There are more ways of seeing

Jonathan Parsons's vocation is to show us what we're all missing. By Iain Gale
Appearances can be deceptive. Jonathan Parsons knows this and he wants us to share in his vision. Parsons, at the tender age of 26, is arguably the most exciting, original and intelligent new young talent on the British art scene today, quite without the nihilism or delight in perversity that characterises the work of so many of his contemporaries. Parsons, as one might expect from a graduate of Goldsmiths, sits happily in the tradition of Richard Wentworth, Julian Opie and Michael Craig-Martin. His concern is to make sense of the world about us - not least the world of signs and symbols - signifiers of human activity and intervention.

"Road signs" he says, "are aesthetically perfect" - and what better way to celebrate them than by remaking these modern-day icons as sofa cushions. Such decontextualisation is central to Parsons's art. Like Wentworth, he takes the everyday and, in his studio, transforms it into art. He does not, though, share the older artist's obsession with chance and natural ingenuity, but is more concerned with man's often unconscious ability to imbue the apparently commonplace with a personal significance. For Parsons, every tiny element of the observed world possesses the power of a narrative painting. Thus, he takes a fibreglass table top, disfigured with cigarette burns and celebrates it as a record of humanity. The fact that most of us would be unaware of this potential is implicit in his approach. We dismiss the table top as "disfigured", "imperfect" - yet, while in its pristine state it might demonstrate taste, burned and scarred it evinces the imperfection of mankind. It is also, incidentally, a not displeasing abstract image, reminiscent of Robert Ryman at his most expressive. It is this sentiment that makes Parsons unique. For all his neo-conceptual knowingness, he is essentially compassionate. Perhaps this is because - as a sufferer from ankylosing spondylitis - he is aware of the frailty of the human condition. Perhaps not. It is impossible, however, to ignore the unpretentious wit and wisdom that permeate such works as "Cuttlefish" - a large, faded Union Jack. Like all of Parsons's work, this piece operates on diverse levels. A flag, hung on a pole in an interior, might seem a metaphor for meaningless; a sad, futile declaration of pride and allegiance. Take a closer look and you will discover that this is no ordinary Union flag. It is not faded at all - but sewn together from carefully graded pieces of brown and white polyester. Whereas a faded flag would have made one point - by his intervention and his express intention to deceive - Parsons distances himself from the concept of found objects, locating himself within an older tradition of artifice. For Parsons is a consummate craftsman. Copying a graffito from a Surrey tombstone, he repeats the scrawl with subtle variations and, in so doing, declares his artistic autonomy.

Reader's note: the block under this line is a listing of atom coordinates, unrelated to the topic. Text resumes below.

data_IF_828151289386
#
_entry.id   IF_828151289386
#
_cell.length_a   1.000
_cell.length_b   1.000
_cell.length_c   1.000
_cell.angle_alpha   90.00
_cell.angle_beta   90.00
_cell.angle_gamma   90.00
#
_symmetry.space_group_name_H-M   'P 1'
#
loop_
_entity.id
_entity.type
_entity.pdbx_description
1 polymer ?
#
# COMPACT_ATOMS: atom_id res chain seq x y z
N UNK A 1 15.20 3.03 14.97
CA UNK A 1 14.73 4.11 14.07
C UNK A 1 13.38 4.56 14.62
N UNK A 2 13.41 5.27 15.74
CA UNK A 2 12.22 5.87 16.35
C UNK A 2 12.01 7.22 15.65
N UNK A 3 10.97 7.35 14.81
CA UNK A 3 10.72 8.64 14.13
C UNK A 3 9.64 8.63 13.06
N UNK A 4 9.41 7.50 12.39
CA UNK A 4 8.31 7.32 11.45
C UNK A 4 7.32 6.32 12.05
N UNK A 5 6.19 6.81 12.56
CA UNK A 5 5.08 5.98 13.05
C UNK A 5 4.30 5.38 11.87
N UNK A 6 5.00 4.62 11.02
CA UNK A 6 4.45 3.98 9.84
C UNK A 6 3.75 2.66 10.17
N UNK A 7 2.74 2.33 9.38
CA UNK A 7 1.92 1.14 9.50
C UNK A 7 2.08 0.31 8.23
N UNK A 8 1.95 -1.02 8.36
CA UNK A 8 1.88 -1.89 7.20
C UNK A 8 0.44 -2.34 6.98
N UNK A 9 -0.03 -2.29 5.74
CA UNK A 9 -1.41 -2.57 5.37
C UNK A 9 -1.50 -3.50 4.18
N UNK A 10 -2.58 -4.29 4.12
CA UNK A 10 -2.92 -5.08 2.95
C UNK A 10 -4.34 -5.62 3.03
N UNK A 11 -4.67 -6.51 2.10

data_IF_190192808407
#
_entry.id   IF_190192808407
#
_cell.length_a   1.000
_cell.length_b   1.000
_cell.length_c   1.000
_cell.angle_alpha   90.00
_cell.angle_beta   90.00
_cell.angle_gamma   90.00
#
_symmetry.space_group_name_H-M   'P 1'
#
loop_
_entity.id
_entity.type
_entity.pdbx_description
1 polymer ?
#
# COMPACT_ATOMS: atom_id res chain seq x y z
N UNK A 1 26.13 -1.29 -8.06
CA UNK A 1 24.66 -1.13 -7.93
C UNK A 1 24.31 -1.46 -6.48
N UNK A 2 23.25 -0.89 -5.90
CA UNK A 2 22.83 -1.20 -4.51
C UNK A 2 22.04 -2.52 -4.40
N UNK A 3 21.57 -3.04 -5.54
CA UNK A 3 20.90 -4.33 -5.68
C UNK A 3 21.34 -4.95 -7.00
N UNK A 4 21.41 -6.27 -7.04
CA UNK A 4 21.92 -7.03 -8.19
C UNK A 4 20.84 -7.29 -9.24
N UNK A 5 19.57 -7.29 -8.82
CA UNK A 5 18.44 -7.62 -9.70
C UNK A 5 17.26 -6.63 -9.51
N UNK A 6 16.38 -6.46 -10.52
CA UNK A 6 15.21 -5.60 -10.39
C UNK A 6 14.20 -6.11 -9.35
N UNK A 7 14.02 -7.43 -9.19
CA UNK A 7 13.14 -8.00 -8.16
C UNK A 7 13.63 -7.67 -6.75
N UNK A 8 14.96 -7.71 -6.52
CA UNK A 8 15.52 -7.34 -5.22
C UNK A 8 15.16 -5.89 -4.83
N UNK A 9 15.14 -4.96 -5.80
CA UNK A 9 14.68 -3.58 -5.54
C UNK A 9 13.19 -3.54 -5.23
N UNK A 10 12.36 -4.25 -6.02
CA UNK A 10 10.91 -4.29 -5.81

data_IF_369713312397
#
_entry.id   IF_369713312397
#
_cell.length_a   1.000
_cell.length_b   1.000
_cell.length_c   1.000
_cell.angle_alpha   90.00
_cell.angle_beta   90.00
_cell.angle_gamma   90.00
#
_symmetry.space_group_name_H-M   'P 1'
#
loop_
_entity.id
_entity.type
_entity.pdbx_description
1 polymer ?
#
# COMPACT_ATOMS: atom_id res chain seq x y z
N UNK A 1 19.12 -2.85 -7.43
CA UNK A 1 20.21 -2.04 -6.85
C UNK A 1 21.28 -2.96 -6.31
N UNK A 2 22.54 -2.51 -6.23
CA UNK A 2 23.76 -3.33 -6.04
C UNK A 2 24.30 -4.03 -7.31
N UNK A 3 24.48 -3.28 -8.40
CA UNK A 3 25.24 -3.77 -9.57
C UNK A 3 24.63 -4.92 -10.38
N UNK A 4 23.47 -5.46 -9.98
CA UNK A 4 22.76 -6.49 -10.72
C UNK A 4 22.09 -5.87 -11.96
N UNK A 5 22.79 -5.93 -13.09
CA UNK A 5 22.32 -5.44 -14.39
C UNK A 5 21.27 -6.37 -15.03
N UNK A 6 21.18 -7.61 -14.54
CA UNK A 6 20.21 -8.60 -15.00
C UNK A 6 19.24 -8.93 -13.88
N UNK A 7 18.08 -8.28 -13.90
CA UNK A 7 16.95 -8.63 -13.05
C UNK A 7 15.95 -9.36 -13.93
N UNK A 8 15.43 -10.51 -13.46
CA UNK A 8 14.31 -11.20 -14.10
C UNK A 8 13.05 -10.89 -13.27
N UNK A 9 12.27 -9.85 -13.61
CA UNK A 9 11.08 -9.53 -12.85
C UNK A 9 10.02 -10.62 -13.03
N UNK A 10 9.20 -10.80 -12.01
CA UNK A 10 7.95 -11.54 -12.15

That this raises complex aesthetic questions on the nature of art suggests that there is more to Parsons than we might expect from the current crop of British neo-conceptualists. He boldly declares: "The basis of my work is art history"; and, clearly, he sees himself in the context of the past. Parsons is an important link between the long-established ascendancy of the gestural abstract and a too-neglected symbolic formalism. Thus, the simple chalk "x" of his Kiss is both a question as to why a cross should represent an embrace and an examination of its power to convey such a meaning.

Parsons is at the start of what will hopefully be a long mission to debunk art - to rid it of the superfluous cultural baggage accumulated over 500 years of post-Renaissance paralysis. Looking perhaps to the tradition of such artists as the hard-edge abstractionist Elsworth Kelly, Parsons attempts to make his art as good as the original that inspired it, and, in so doing, to point up the things that we miss as we blunder from day to day - the inevitable invisibility of reality.

n Richard Salmon, Studio 4, 59 South Edwardes Square, London W8 (0171- 602 9494). To 23 July